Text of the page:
13 August 2018
By Nicolette Mok
Having overcome several setbacks, TeamSG Swimmer Roanne Ho now offers a lesson on perspective.
On an intensely competitive national squad that regularly tops the medal charts at the SEA Games, TeamSG swimmer Roanne Ho has perhaps not been the fittest of the pack, medically, over the past few years. Determined to make her mark, however, she continued to give her all, even in spite of health and injury setbacks.
Roanne defended her 50m Breaststroke title at the 2017 SEA Games in Kuala Lumpur. Photo: Andy Chua / SportSG
“If I think [my physical condition] will affect my performance, then it will. If I believe that it’s fine, then the body will believe whatever the mind does,” she declared.
Indeed, the 25-year-old has been armed with the power of perspective in her pursuit of glory. She has moulded her mindset in the right direction in order to defy the odds and achieve success.
Known in sporting circles as the “comeback queen”, Roanne’s multiple tales of defeating the odds have been well-documented. During her teenage years, she spent three years away from sport, getting a taste of what it was like to be a regular student.
However, the 2015 SEA Games, held on home ground for the first time in over two decades, proved too much of a temptation and she returned to the water, clinching the gold medal in her pet event, the 50m breaststroke.
Roanne elated to have made a comeback on home ground at the 2015 SEA Games.
Over the following two years, she underwent surgery for a collapsed lung and, subsequently, a torn shoulder, bouncing back both times – to new records and medals.
On paper, she should have been eliminated from the game a long time ago, but she refused to be deemed “irrelevant”, to be known as “that person who had to stop swimming because she couldn’t overcome an injury”. She took control of her mind and steered it away from the pool of doubt that it had been wallowing in, refocusing her energy on her sporting goals instead.
Today, the four-time SEA Games gold medallist is the reigning breaststroke queen in Singapore.
She explained: “Everyone has their own setbacks. If the biggest tragedy of my life is getting a shoulder injury and not being able to make a comeback, I’m considered very lucky! There are so many others who deal with much worse.”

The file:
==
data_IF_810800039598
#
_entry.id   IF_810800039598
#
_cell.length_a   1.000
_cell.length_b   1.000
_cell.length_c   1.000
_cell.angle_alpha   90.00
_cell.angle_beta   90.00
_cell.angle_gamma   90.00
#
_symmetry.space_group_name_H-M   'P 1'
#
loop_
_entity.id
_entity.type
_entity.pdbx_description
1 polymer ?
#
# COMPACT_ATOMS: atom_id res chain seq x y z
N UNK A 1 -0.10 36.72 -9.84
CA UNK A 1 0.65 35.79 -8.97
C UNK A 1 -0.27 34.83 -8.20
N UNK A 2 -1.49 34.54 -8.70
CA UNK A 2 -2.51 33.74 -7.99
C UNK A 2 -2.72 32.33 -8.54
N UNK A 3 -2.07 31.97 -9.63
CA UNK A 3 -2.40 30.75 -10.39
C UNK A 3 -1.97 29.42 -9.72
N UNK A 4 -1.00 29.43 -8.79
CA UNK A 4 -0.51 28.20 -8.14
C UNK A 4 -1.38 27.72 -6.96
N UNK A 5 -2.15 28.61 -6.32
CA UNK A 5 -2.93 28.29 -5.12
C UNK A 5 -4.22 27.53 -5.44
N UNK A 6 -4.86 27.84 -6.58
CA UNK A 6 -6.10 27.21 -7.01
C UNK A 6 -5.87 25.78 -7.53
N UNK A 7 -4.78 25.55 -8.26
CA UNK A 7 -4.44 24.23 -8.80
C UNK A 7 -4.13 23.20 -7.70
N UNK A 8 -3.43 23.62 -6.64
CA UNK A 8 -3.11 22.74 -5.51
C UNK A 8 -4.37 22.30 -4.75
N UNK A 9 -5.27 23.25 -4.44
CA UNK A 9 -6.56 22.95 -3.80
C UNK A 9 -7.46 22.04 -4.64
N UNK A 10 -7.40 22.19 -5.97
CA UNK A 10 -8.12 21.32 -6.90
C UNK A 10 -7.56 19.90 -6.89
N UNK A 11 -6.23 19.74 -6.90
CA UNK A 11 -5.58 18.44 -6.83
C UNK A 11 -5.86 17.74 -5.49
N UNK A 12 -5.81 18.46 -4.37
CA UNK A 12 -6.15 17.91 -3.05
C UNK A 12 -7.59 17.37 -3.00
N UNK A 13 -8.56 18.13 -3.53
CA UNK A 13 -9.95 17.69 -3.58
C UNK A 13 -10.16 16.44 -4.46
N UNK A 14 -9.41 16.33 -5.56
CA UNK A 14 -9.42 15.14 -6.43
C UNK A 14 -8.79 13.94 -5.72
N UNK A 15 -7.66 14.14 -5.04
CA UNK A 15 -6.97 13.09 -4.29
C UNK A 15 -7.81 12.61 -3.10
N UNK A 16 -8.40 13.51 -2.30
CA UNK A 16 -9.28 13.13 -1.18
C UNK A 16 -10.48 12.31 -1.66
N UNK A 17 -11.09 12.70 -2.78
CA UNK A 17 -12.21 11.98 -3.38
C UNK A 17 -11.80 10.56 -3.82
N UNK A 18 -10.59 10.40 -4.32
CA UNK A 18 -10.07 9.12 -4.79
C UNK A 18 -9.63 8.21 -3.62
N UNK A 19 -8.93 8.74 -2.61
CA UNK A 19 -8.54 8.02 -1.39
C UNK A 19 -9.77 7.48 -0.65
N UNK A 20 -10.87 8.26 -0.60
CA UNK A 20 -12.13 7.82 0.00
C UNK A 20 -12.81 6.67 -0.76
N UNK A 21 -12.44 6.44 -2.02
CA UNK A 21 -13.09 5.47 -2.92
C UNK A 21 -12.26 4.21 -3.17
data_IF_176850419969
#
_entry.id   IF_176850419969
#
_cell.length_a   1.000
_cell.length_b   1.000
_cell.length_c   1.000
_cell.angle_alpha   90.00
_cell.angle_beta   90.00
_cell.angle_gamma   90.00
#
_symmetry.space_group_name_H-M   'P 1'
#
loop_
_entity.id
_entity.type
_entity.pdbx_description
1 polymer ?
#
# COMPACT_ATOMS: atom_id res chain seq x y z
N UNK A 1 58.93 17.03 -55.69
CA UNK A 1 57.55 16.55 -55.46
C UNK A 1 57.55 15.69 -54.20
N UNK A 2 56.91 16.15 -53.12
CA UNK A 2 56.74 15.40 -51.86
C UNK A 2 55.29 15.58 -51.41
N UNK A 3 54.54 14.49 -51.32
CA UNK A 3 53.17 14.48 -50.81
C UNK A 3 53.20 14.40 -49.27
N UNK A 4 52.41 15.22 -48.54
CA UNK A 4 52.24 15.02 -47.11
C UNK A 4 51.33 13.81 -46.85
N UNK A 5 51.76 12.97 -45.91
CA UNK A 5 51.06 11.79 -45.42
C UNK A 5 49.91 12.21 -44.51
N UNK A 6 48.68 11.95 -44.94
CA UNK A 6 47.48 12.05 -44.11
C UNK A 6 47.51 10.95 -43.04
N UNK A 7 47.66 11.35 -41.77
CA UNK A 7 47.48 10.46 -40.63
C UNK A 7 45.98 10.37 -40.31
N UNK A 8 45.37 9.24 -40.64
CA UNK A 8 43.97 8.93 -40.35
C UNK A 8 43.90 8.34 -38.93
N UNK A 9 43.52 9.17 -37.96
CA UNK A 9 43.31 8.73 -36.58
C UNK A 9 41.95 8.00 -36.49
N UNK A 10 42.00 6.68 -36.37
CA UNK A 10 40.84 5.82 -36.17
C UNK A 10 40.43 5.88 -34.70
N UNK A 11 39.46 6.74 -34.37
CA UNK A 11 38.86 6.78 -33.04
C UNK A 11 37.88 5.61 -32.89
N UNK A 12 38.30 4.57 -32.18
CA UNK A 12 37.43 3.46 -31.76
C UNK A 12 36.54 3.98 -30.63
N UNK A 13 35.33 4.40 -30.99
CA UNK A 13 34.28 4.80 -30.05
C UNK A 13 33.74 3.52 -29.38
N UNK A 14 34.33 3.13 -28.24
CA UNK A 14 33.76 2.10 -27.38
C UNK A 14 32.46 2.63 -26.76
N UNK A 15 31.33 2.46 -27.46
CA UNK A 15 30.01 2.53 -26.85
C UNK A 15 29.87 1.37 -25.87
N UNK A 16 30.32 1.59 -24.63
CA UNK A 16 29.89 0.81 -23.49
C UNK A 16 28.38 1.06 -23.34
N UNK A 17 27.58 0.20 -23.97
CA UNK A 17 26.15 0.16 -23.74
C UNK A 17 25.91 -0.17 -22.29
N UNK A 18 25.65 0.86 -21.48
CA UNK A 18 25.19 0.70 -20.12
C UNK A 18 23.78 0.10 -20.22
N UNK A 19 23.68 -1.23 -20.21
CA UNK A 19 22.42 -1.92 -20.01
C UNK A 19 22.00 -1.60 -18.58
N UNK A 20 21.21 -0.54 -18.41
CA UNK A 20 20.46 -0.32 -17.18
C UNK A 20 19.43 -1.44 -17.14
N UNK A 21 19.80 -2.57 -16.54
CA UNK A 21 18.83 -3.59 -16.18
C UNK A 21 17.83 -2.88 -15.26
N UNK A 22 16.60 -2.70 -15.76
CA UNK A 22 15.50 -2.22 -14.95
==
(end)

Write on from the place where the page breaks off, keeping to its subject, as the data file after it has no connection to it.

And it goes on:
“You have to direct your mind back to your purpose. It’s very easy to give up. Training is always hard and you’re always tired; you have to sacrifice so much. You have to know why you’re doing it and constantly remember that there’s a purpose bigger than yourself,” Roanne pointed out.
Looking to future generations and competitions
Having triumphed over her circumstances, she now hopes to chart a course for the younger generation, showing them that attitude and perspective, sometimes, make up all the difference when faced with a career on the verge of breaking.
She noted: “I’m not the first to get injured, and I won’t be the last. My experience can help the younger generation. I want them to know that if I can do it, they can, too. If they want to do it, they can.”
The same outlook has been working for the champion when it comes to failure, as she continued: “In a bad race, just because your competitors are in front of you doesn’t mean that they’ll finish in front of you. Even if you lose, well, I remember a coach telling me once: ‘You will always learn more from a bad race than a good one.’”
Despite her achievements, Roanne still feels nervous before races, at times daunted by international competitors who sometimes attempt to intimidate her in various ways. Once she gets on the starting blocks though, she recalls precisely what she is there for – not to be challenged, but to pose the challenge.
With the Asian Games looming, she will be concentrating on doing her best every step of the way, as she revealed: “I would like to be on the podium. But to get there, I need to stop focusing so much on that. I need to ensure that my training and health are okay. When I’m there, I want to do the heats properly to get into the finals.”
“It’s more important to focus on the variables you can control. It’s all about shifting your perspective,” she emphasised.
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